MAB could incur heavy losses over the sale of A380s
KUALA LUMPUR: Malaysia Airlines Bhd (MAB) may incur significant losses if it sells its entire fleet of its Airbus A380s, as the current value is already low due to tepid demand and abundant supply for used super jumbo aircraft in the midst of the ongoing economic and health crises.
Market observers warned that the national carrier would not be able to receive an attractive valuation on the sale of the A380 due to the weakening demand for air travel, thanks to the global lockdown imposed by countries to curb Covid-19 infection.
An industry source said the higher cost to operate the A380 with a bigger capacity would not be sustainable for airlines to achieve economies of scale even before the pandemic.
“The cost to operate the A380 will not be sufficient for airlines to even achieve a breakeven per flight without operating full capacity, exacerbated by the pandemic.
“In fact, some airlines consider fully or partly retire its A380 fleet even before the pandemic strikes as it is not profitable to operate,” he told the New Straits Times (NST).
Sobie Aviation consultant and independent analyst Brendan Sobie said the A380 was unprofitable for MAB before the pandemic.
He said MAB would need to phase out the A380 and move on without A380’s burden, even if it means accepting the six aircraft’s current ‘scrap’ value.
“The sooner this is resolved, the better. The A380 has been the airline’s ‘Achilles heel’ for years, and it’s time to put this saga to an end finally,” he told NST.
Sobie said MAB should have phased out the superjumbo a few years ago in the last restructuring.
Instead, the aircraft was refinanced/extended, making the long term situation even more challenging.
He added that phasing out the A380 would be a critical component of MAB’s restructuring even though the airline is not included in the UK Court Scheme.
The A380s was financed locally rather than being leased from western lessors under the English law.
“The A380 is not part of the UK Court proceedings and would have to be dealt with separately,” he added.
In late February this year, Khazanah Nasional Bhd said it would inject RM3.6 billion of new capital into MAB’s parent company, Malaysia Aviation Group (MAG).
The RM3.6 billion was to fund the group throughout its restructuring until 2025.
The capital commitment came after MAG’s leasing unit, MAB Leasing Ltd (MABL), obtained the UK Court sanction of a scheme of arrangement with its aircraft operating lessors.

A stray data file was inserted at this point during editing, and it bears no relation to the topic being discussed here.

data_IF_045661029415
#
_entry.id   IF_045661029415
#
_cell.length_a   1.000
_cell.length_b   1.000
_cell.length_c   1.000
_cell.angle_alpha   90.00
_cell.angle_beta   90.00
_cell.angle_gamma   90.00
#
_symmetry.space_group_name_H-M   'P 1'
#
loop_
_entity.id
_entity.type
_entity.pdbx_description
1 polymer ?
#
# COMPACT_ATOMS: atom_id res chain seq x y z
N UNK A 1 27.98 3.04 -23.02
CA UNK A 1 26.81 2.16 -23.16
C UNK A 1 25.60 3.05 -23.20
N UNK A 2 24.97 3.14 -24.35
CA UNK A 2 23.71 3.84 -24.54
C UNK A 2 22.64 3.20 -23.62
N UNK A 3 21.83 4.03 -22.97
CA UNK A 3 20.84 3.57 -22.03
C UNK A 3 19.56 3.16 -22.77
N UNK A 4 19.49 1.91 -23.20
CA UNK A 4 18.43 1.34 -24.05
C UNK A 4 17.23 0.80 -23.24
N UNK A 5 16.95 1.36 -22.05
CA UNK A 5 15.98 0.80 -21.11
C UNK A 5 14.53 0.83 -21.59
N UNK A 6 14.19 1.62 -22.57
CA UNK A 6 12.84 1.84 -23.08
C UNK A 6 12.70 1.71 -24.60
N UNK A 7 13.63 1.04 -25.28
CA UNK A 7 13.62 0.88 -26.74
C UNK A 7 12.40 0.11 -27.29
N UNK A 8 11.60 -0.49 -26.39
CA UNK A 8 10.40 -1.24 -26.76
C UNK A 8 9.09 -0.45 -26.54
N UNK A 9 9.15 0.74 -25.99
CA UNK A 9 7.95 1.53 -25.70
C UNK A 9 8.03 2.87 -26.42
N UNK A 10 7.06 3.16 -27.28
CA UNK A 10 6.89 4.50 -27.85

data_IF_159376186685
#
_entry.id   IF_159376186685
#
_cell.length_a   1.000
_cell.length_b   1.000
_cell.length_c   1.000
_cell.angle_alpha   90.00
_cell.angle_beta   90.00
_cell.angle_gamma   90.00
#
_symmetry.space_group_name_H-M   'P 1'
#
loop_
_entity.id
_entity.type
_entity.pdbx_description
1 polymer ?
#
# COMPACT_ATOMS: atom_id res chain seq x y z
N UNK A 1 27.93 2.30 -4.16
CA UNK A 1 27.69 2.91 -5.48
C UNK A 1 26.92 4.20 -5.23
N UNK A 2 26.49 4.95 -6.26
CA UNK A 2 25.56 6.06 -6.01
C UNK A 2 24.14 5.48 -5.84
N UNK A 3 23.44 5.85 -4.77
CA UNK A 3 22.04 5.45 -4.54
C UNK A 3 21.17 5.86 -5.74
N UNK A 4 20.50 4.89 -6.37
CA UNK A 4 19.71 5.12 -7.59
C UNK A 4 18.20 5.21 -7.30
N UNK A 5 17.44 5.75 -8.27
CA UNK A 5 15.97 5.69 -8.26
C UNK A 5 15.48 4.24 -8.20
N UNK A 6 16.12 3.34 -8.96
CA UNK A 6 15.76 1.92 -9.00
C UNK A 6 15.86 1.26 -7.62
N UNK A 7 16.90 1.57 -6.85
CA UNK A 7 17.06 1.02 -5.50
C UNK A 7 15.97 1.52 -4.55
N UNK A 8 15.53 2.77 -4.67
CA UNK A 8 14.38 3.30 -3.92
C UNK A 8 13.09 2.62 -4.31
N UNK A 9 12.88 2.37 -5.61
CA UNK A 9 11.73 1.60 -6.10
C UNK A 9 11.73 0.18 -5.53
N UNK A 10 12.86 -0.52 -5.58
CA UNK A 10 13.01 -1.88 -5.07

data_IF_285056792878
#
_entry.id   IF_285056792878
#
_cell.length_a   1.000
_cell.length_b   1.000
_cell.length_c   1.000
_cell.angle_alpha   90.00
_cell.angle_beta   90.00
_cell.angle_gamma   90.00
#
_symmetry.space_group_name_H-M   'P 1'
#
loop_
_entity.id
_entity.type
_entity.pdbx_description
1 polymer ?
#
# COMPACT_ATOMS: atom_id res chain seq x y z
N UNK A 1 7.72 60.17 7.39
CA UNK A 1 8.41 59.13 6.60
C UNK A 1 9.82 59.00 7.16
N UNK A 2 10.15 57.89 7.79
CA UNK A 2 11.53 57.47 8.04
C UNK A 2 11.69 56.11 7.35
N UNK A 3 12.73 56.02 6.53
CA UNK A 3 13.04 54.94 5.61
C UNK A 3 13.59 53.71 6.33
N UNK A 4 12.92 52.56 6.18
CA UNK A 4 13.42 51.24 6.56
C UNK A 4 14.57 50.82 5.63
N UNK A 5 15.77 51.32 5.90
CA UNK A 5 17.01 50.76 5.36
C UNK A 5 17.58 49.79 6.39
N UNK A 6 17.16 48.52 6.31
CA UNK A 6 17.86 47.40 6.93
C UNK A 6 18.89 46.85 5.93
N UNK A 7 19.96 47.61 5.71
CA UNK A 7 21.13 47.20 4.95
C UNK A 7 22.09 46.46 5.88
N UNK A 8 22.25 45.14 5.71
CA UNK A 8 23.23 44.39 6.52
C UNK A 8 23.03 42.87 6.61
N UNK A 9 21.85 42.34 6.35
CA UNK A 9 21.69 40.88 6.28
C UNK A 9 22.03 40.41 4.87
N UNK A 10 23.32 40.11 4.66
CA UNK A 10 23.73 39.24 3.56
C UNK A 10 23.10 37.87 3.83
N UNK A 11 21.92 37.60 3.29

MAB has confirmed it had issued a tender notice for interested parties to acquire its A380 aircraft, including its components, on July 12, 2021.
“This follows the group’s decision to exit its A380 fleet, post its restructuring exercise completed in March 2021. The airline will follow the due process in evaluating submissions by prospective bidders and expects to complete the exercise in the fourth quarter of 2021,” MAG told NST.
Sobie said there is little demand for used A380s due to ample supply as several airlines had decided to pursue early phase-outs for their entire or parts of their A380 fleets.
“The market price for the used A380 reflects the fact there is hardly any demand albeit ample supply on the market.
“If you can only get scrap value, then that’s what you have to accept. We will see if there are any offers above scrap value, but I wouldn’t assume there will be,” he said.
However, he was sceptical about an operator who would want to operate a second-hand A380 as the idea was unlikely given the current market situation.
He said some airlines began to consider partly retiring their A380s in their fleet, namely Etihad, Qatar Airways, Lufthansa, British Airways, and Emirates.
The emergence of fuel-efficient wide-body aircraft has adversely impacted the A380’s relevancy as the aircraft had proved to be too large for many markets, including Malaysia.
“There was a limited number of routes that could be viable, fewer than initially projected. Lack of cargo space is another issue.
“It’s the double-deck design, means that lower cargo to passenger space ratio. It makes it difficult to justify during the pandemic as most of the aircraft are grounded.
“Although, it does have cargo space but not that much given passenger space and overall cost of operation. It’s not efficient, period, especially for cargo,” he added. – NST ONLINE
by Ayisy Yusof